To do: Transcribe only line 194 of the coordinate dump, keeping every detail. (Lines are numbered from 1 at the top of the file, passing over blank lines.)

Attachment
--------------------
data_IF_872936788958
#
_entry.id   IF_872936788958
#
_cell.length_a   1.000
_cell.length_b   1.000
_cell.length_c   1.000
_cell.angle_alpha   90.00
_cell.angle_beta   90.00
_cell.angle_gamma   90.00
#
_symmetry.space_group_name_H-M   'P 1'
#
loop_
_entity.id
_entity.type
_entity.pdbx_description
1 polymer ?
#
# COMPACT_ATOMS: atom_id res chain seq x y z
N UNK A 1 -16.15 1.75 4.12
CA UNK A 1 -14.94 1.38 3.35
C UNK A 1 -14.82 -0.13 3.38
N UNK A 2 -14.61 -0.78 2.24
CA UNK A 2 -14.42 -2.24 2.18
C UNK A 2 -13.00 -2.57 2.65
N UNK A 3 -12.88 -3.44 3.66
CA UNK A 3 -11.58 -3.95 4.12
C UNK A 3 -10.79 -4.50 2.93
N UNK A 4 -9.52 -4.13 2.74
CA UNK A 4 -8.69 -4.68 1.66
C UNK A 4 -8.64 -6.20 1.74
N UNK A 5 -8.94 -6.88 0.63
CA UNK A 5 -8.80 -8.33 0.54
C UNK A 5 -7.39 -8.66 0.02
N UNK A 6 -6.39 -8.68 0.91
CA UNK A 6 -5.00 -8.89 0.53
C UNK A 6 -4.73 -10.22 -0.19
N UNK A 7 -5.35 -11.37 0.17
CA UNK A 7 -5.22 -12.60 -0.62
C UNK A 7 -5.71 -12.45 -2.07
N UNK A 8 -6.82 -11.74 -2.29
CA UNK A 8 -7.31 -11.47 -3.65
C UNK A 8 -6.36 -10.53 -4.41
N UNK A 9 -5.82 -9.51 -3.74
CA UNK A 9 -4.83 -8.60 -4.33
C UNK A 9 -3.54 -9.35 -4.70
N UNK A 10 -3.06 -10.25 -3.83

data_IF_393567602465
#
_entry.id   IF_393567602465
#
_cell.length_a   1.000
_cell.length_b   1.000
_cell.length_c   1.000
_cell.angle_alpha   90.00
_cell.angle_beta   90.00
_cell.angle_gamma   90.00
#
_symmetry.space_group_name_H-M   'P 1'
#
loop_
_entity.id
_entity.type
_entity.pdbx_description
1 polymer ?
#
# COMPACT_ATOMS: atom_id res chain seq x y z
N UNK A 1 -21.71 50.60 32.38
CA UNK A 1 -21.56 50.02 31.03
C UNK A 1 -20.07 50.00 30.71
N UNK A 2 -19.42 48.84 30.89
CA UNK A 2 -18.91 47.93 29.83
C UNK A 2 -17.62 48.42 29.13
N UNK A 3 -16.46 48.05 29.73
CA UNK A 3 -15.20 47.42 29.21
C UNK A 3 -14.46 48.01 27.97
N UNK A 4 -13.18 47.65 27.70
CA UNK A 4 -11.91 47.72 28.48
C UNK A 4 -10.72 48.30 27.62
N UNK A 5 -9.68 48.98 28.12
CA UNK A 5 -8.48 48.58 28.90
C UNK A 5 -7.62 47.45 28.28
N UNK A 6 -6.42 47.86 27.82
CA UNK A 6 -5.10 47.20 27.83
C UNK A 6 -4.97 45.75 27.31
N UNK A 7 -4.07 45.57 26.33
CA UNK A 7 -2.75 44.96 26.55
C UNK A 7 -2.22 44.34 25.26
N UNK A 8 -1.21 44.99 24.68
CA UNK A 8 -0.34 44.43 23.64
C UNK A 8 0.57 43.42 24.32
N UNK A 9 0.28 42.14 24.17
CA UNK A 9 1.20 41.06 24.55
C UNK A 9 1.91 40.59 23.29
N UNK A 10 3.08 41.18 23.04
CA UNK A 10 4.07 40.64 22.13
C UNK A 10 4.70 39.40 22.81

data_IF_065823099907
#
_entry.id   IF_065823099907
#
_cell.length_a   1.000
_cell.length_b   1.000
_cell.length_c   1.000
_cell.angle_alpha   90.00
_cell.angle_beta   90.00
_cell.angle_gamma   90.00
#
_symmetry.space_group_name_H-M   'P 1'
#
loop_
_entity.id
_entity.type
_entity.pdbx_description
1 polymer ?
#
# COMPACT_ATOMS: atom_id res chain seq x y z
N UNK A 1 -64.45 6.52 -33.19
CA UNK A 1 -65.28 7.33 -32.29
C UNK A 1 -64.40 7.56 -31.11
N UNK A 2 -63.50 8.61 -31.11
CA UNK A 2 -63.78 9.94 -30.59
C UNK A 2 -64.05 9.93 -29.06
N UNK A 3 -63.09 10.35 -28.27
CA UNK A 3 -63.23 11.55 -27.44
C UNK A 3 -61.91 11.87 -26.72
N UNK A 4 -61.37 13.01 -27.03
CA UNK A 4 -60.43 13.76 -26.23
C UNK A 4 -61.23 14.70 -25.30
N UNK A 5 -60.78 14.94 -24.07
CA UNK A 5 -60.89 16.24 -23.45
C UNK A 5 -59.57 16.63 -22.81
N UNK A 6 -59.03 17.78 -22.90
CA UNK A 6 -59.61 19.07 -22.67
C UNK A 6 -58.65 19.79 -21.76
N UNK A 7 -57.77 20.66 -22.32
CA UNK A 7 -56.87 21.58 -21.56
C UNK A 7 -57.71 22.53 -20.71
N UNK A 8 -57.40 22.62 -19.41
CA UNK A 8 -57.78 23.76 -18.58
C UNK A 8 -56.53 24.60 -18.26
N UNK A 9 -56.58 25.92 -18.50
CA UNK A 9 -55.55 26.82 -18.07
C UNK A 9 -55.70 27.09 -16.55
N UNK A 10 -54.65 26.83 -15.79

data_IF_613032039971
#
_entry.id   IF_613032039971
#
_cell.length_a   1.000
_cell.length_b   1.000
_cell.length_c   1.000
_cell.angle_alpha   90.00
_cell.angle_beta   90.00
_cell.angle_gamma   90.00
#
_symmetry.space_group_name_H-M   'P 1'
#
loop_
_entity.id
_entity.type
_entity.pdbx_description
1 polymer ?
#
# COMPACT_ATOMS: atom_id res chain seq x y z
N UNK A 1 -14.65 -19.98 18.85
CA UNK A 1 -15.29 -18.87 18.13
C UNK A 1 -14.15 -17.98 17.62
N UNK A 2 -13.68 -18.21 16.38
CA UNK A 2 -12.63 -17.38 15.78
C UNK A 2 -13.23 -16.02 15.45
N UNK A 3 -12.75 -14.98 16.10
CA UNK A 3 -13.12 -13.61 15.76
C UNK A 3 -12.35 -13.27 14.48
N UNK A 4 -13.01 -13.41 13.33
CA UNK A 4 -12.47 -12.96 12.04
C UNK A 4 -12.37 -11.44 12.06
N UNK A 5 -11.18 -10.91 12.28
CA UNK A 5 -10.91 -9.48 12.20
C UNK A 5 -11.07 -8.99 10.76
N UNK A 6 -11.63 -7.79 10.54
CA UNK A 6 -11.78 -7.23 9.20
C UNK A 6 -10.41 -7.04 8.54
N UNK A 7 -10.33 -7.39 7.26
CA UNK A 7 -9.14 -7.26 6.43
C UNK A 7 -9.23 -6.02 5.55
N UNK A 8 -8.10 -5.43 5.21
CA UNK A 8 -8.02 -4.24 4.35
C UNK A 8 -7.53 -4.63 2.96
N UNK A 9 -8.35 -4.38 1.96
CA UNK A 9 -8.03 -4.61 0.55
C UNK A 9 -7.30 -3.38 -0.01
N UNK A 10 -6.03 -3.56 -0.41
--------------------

N UNK A 10 -6.03 -3.56 -0.41